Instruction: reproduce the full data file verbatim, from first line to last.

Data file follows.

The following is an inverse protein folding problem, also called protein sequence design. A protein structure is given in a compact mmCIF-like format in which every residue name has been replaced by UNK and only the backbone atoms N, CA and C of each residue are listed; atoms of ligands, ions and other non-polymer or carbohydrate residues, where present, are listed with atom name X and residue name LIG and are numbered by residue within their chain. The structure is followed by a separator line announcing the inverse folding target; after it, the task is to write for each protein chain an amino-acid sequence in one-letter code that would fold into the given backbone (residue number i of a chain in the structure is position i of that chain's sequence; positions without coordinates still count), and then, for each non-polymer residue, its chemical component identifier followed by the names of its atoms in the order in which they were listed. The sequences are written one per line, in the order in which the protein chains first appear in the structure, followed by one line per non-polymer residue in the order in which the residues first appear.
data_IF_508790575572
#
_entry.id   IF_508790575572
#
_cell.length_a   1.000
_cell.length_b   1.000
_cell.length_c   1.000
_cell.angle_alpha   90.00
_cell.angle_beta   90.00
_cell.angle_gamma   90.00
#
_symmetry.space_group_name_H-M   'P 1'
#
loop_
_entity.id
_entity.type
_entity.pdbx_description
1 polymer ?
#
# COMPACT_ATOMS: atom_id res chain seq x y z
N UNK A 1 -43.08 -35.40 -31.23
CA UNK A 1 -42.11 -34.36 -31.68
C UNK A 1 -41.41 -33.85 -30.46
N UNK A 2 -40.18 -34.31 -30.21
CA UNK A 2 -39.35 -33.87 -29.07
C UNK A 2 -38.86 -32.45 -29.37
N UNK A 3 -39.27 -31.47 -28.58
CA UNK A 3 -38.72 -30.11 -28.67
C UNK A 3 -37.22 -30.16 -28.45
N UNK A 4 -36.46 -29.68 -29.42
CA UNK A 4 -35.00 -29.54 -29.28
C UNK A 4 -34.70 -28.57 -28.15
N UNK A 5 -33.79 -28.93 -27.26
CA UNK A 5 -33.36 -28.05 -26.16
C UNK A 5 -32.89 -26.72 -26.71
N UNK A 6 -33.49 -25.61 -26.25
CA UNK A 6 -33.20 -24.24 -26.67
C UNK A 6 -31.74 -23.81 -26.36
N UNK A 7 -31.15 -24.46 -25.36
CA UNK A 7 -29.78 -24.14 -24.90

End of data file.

The following is an inverse protein folding problem, also called protein sequence design. A protein structure is given in a compact mmCIF-like format in which every residue name has been replaced by UNK and only the backbone atoms N, CA and C of each residue are listed; atoms of ligands, ions and other non-polymer or carbohydrate residues, where present, are listed with atom name X and residue name LIG and are numbered by residue within their chain. The structure is followed by a separator line announcing the inverse folding target; after it, the task is to write for each protein chain an amino-acid sequence in one-letter code that would fold into the given backbone (residue number i of a chain in the structure is position i of that chain's sequence; positions without coordinates still count), and then, for each non-polymer residue, its chemical component identifier followed by the names of its atoms in the order in which they were listed. The sequences are written one per line, in the order in which the protein chains first appear in the structure, followed by one line per non-polymer residue in the order in which the residues first appear.
data_IF_508790575572
#
_entry.id   IF_508790575572
#
_cell.length_a   1.000
_cell.length_b   1.000
_cell.length_c   1.000
_cell.angle_alpha   90.00
_cell.angle_beta   90.00
_cell.angle_gamma   90.00
#
_symmetry.space_group_name_H-M   'P 1'
#
loop_
_entity.id
_entity.type
_entity.pdbx_description
1 polymer ?
#
# COMPACT_ATOMS: atom_id res chain seq x y z
N UNK A 1 -43.08 -35.40 -31.23
CA UNK A 1 -42.11 -34.36 -31.68
C UNK A 1 -41.41 -33.85 -30.46
N UNK A 2 -40.18 -34.31 -30.21
CA UNK A 2 -39.35 -33.87 -29.07
C UNK A 2 -38.86 -32.45 -29.37
N UNK A 3 -39.27 -31.47 -28.58
CA UNK A 3 -38.72 -30.11 -28.67
C UNK A 3 -37.22 -30.16 -28.45
N UNK A 4 -36.46 -29.68 -29.42
CA UNK A 4 -35.00 -29.54 -29.28
C UNK A 4 -34.70 -28.57 -28.15
N UNK A 5 -33.79 -28.93 -27.26
CA UNK A 5 -33.36 -28.05 -26.16
C UNK A 5 -32.89 -26.72 -26.71
N UNK A 6 -33.49 -25.61 -26.25
CA UNK A 6 -33.20 -24.24 -26.67
C UNK A 6 -31.74 -23.81 -26.36
N UNK A 7 -31.15 -24.46 -25.36
CA UNK A 7 -29.78 -24.14 -24.90